The US Federal Communication Commission (FCC) has finally gotten involved in the growing controversy over location data collection by Apple and Google.
FCC sent invitations to Google, Apple and consumer advocates to participate in a “public education forum”, designed to address growing privacy concerns among consumers that started after the discovery of back-doors in the Apple iPhone and Google Android phones which allowed collection of location based data without notifying the users.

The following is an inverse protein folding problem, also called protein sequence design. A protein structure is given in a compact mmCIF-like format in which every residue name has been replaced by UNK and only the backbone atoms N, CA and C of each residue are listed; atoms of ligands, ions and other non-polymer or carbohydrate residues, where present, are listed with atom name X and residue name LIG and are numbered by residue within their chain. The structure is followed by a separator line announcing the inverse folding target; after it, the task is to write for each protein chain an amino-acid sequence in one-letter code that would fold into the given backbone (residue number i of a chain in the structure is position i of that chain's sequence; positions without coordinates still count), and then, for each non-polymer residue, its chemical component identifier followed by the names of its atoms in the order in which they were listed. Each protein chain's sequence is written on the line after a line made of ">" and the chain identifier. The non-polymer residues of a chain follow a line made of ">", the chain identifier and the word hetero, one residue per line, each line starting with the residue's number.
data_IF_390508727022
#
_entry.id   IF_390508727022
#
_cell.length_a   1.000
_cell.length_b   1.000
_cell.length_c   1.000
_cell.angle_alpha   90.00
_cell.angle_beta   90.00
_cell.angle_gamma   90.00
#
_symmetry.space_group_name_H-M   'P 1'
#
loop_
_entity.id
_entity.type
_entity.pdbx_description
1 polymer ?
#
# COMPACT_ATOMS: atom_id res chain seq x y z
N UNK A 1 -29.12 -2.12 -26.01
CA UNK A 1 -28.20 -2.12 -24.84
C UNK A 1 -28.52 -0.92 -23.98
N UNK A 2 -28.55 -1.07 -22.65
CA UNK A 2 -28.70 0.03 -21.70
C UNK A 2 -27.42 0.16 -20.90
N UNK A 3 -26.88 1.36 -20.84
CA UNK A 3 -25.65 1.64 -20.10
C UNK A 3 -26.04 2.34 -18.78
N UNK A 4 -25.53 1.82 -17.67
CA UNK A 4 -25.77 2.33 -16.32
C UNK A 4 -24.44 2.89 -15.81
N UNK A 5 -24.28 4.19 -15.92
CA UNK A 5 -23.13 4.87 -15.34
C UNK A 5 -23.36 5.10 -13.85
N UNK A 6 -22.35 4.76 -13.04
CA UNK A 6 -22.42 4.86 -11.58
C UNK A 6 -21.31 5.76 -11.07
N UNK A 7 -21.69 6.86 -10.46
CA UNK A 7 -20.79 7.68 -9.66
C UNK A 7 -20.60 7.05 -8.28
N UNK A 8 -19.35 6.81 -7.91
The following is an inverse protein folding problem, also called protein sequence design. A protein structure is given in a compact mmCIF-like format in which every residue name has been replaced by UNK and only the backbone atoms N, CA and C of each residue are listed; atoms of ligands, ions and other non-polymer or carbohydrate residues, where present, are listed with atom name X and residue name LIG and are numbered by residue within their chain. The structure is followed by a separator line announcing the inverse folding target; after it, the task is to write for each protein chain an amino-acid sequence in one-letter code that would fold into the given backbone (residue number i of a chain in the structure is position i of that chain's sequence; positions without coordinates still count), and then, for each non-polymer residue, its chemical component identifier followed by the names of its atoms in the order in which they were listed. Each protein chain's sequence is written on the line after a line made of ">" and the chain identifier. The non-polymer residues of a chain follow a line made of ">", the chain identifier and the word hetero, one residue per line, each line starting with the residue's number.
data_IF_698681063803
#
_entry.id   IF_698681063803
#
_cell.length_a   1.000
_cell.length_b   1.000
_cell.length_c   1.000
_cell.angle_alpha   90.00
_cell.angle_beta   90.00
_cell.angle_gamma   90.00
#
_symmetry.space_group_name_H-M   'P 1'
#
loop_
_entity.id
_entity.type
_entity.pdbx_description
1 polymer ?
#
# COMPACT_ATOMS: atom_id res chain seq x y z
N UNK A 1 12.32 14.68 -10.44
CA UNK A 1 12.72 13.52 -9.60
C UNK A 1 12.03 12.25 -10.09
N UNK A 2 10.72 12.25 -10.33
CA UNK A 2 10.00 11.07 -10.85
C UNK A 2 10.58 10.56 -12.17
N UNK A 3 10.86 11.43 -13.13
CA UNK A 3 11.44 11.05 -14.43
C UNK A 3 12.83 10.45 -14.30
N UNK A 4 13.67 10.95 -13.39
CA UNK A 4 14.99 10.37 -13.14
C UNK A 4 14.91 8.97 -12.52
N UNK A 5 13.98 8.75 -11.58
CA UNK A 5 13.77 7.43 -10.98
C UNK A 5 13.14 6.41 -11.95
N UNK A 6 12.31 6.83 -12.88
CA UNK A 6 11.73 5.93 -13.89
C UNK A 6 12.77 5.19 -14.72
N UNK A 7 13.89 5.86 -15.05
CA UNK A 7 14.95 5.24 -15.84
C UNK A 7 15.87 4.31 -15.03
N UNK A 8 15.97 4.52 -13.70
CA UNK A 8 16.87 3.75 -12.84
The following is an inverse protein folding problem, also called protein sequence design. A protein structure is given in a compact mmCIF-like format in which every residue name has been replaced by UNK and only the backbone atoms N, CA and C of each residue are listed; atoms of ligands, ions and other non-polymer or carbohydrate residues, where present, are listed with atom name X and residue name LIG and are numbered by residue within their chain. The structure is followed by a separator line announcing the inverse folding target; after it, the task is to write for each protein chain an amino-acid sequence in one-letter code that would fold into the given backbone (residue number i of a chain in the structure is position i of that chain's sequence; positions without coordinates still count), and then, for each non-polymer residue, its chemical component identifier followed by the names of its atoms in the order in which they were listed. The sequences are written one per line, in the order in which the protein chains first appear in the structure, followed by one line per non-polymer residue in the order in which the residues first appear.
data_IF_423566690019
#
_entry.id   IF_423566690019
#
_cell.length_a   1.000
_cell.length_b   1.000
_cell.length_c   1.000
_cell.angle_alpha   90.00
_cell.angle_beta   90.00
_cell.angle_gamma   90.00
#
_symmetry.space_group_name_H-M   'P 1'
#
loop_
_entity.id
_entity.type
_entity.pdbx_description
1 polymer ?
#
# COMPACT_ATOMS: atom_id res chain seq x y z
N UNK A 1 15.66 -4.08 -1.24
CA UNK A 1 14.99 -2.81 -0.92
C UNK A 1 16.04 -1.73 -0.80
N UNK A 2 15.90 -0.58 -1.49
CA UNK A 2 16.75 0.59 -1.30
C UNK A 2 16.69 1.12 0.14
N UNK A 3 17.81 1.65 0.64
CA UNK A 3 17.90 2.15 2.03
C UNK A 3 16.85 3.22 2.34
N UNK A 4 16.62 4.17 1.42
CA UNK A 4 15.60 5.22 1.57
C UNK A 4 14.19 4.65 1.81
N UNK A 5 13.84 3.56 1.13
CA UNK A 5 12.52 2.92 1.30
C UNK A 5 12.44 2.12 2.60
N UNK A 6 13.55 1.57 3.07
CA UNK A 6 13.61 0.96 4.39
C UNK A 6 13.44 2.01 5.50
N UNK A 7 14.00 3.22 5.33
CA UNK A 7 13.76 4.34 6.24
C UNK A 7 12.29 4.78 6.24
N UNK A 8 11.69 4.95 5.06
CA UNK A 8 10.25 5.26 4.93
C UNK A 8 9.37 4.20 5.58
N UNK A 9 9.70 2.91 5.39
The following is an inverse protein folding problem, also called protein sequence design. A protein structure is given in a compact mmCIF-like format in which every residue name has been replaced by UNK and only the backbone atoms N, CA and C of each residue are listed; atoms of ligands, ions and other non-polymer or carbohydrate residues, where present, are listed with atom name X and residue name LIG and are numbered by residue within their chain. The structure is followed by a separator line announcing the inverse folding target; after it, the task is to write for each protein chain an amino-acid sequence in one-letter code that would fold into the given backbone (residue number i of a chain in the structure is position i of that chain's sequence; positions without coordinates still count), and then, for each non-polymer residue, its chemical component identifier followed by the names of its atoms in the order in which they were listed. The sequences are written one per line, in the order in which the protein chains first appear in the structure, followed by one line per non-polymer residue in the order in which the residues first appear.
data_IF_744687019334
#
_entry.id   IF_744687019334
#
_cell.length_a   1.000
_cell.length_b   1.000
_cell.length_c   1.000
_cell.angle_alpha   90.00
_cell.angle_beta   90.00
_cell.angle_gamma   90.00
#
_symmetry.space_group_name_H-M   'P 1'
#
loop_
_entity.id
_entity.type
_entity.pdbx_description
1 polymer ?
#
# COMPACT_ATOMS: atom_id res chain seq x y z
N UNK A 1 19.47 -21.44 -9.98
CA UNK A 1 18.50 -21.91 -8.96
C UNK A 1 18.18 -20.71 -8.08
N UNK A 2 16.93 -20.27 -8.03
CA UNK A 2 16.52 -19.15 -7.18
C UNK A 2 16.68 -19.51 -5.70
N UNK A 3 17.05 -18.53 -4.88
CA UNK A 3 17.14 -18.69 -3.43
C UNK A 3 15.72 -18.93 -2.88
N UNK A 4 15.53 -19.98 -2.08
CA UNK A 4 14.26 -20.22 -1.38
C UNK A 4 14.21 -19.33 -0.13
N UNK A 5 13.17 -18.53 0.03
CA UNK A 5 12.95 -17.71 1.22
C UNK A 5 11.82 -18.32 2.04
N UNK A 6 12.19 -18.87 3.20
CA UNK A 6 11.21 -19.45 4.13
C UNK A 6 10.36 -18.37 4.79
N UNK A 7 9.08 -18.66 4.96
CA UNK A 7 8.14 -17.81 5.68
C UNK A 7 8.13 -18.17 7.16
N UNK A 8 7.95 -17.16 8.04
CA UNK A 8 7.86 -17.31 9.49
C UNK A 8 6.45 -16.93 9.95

"While the use of location data has spurred innovation, the FCC's National Broadband Plan recognizes that consumer apprehension about privacy can also act as a barrier to the adoption and utilization of broadband and mobile devices," the FCC said in a statement, Reuters reports.
The forum set by FCC is likely to focus on issues like how location tracking software work, where it has been used till now, how it can be practised for consumers’ benefits in the future.
The FCC has regulatory powers that could affect how both companies operate, at least in the US, but inviting Google and Apple to a forum indicates that the FCC is taking a soft approach to the situation, which may not be enough to satisfy privacy watchdog groups.